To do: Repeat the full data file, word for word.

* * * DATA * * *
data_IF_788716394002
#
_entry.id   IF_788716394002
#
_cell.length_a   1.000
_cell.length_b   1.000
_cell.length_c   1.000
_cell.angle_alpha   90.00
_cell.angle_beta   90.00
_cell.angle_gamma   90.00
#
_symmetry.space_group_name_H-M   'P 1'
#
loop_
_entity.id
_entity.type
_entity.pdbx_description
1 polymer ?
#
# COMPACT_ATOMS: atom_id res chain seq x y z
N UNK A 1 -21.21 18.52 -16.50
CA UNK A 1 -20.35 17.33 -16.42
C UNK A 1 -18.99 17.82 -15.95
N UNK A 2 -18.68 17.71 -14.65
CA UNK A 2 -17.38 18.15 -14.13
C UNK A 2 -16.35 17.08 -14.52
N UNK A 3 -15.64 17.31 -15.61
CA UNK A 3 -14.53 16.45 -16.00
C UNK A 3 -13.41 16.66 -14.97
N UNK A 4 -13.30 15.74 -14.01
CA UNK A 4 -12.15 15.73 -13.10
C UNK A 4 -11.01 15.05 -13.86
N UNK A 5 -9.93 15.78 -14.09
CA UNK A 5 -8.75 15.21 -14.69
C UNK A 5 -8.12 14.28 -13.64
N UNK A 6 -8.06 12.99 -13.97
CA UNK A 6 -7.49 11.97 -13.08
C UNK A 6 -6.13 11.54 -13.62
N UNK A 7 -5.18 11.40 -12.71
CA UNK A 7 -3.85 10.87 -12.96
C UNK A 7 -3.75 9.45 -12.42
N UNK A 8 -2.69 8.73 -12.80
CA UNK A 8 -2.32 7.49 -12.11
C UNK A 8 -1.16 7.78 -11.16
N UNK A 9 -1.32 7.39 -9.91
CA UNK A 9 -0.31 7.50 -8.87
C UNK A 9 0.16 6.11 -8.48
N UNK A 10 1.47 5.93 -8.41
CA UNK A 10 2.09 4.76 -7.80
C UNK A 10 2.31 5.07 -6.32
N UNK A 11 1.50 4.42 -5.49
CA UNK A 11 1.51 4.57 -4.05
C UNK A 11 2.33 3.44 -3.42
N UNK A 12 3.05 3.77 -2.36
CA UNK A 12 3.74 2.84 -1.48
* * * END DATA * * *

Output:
data_IF_788716394002
#
_entry.id   IF_788716394002
#
_cell.length_a   1.000
_cell.length_b   1.000
_cell.length_c   1.000
_cell.angle_alpha   90.00
_cell.angle_beta   90.00
_cell.angle_gamma   90.00
#
_symmetry.space_group_name_H-M   'P 1'
#
loop_
_entity.id
_entity.type
_entity.pdbx_description
1 polymer ?
#
# COMPACT_ATOMS: atom_id res chain seq x y z
N UNK A 1 -21.21 18.52 -16.50
CA UNK A 1 -20.35 17.33 -16.42
C UNK A 1 -18.99 17.82 -15.95
N UNK A 2 -18.68 17.71 -14.65
CA UNK A 2 -17.38 18.15 -14.13
C UNK A 2 -16.35 17.08 -14.52
N UNK A 3 -15.64 17.31 -15.61
CA UNK A 3 -14.53 16.45 -16.00
C UNK A 3 -13.41 16.66 -14.97
N UNK A 4 -13.30 15.74 -14.01
CA UNK A 4 -12.15 15.73 -13.10
C UNK A 4 -11.01 15.05 -13.86
N UNK A 5 -9.93 15.78 -14.09
CA UNK A 5 -8.75 15.21 -14.69
C UNK A 5 -8.12 14.28 -13.64
N UNK A 6 -8.06 12.99 -13.97
CA UNK A 6 -7.49 11.97 -13.08
C UNK A 6 -6.13 11.54 -13.62
N UNK A 7 -5.18 11.40 -12.71
CA UNK A 7 -3.85 10.87 -12.96
C UNK A 7 -3.75 9.45 -12.42
N UNK A 8 -2.69 8.73 -12.80
CA UNK A 8 -2.32 7.49 -12.11
C UNK A 8 -1.16 7.78 -11.16
N UNK A 9 -1.32 7.39 -9.91
CA UNK A 9 -0.31 7.50 -8.87
C UNK A 9 0.16 6.11 -8.48
N UNK A 10 1.47 5.93 -8.41
CA UNK A 10 2.09 4.76 -7.80
C UNK A 10 2.31 5.07 -6.32
N UNK A 11 1.50 4.42 -5.49
CA UNK A 11 1.51 4.57 -4.05
C UNK A 11 2.33 3.44 -3.42
N UNK A 12 3.05 3.77 -2.36
CA UNK A 12 3.74 2.84 -1.48